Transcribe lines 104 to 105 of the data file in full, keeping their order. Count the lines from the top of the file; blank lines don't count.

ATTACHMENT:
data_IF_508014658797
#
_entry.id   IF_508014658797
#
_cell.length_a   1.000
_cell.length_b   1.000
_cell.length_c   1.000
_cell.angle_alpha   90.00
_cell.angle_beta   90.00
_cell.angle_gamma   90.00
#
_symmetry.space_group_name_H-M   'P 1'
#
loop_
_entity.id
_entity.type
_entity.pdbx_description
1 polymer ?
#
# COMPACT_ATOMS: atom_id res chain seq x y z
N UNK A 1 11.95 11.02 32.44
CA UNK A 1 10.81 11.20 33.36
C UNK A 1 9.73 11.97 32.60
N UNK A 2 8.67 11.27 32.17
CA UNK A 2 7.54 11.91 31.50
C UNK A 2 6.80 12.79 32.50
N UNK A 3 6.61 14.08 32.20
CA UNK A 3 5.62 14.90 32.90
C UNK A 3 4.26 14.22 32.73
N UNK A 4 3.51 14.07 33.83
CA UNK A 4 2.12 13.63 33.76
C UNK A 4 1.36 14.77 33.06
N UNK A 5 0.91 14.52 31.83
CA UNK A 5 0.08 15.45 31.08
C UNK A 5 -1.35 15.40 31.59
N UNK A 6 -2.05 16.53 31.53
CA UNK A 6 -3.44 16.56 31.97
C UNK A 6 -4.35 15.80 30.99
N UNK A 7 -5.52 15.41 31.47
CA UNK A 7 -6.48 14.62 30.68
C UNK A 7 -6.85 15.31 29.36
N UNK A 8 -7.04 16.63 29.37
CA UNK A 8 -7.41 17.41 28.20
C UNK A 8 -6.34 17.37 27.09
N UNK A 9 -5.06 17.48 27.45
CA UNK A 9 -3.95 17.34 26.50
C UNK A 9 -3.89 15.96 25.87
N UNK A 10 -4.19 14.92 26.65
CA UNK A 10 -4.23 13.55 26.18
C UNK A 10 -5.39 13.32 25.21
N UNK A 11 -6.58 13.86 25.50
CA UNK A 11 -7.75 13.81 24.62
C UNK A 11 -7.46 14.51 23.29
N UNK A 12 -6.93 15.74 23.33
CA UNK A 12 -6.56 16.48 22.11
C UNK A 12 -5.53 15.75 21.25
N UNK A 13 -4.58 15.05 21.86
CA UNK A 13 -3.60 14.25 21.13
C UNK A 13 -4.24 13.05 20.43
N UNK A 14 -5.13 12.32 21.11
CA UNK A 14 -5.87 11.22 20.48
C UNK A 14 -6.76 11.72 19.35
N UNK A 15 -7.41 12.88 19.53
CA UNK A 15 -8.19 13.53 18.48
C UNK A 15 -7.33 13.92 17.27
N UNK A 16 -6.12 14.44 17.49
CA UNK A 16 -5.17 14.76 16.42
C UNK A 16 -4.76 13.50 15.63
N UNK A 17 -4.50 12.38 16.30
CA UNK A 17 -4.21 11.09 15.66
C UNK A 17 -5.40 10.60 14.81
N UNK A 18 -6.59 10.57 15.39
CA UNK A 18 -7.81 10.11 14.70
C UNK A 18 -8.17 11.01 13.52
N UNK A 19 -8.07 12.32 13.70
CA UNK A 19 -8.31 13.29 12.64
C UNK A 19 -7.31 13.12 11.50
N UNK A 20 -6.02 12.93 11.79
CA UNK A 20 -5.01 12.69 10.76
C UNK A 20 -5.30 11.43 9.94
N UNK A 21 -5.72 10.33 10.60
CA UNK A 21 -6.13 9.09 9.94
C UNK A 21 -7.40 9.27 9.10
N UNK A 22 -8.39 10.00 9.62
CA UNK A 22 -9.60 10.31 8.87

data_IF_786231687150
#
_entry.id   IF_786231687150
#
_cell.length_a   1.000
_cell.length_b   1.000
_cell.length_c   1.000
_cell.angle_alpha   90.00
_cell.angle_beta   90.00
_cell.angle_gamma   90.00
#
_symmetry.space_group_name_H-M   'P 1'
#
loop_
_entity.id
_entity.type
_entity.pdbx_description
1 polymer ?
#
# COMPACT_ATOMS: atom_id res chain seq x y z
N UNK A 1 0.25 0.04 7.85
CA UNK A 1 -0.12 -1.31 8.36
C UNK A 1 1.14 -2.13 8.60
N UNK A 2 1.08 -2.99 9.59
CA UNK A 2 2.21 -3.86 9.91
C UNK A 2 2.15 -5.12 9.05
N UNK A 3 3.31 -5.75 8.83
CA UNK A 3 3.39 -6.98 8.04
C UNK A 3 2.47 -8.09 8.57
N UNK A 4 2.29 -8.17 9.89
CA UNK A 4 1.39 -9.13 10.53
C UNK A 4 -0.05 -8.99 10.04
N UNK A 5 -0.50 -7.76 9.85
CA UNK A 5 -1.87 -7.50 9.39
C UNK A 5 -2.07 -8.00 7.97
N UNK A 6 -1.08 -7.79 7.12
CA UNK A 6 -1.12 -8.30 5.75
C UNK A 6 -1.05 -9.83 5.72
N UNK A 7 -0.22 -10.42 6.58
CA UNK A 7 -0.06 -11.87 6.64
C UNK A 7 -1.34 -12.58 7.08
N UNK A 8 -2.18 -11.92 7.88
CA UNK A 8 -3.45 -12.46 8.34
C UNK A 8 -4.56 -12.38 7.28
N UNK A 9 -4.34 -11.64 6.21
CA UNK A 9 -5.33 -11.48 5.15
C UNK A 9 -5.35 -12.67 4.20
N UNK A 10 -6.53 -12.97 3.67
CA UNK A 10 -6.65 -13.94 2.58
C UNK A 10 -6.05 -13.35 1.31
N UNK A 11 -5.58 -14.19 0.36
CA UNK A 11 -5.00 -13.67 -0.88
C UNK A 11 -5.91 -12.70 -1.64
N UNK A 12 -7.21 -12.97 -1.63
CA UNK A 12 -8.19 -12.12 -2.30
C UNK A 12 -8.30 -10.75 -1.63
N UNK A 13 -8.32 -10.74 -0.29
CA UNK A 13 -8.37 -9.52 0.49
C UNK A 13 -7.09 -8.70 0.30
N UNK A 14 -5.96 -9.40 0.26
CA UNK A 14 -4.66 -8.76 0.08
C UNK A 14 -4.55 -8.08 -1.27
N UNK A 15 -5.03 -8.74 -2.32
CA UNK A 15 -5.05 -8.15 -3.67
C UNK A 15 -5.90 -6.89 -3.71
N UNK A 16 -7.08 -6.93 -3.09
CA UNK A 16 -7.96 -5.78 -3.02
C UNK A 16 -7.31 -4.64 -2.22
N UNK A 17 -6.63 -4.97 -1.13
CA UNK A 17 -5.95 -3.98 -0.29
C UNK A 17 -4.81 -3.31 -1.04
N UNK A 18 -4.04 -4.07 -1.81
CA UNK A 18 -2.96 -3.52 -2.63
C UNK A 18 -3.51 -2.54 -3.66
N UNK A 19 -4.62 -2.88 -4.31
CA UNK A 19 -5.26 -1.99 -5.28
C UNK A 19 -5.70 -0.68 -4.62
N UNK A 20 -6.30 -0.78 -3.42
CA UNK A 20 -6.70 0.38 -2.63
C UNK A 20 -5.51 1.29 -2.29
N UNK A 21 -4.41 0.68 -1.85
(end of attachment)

#
# COMPACT_ATOMS: atom_id res chain seq x y z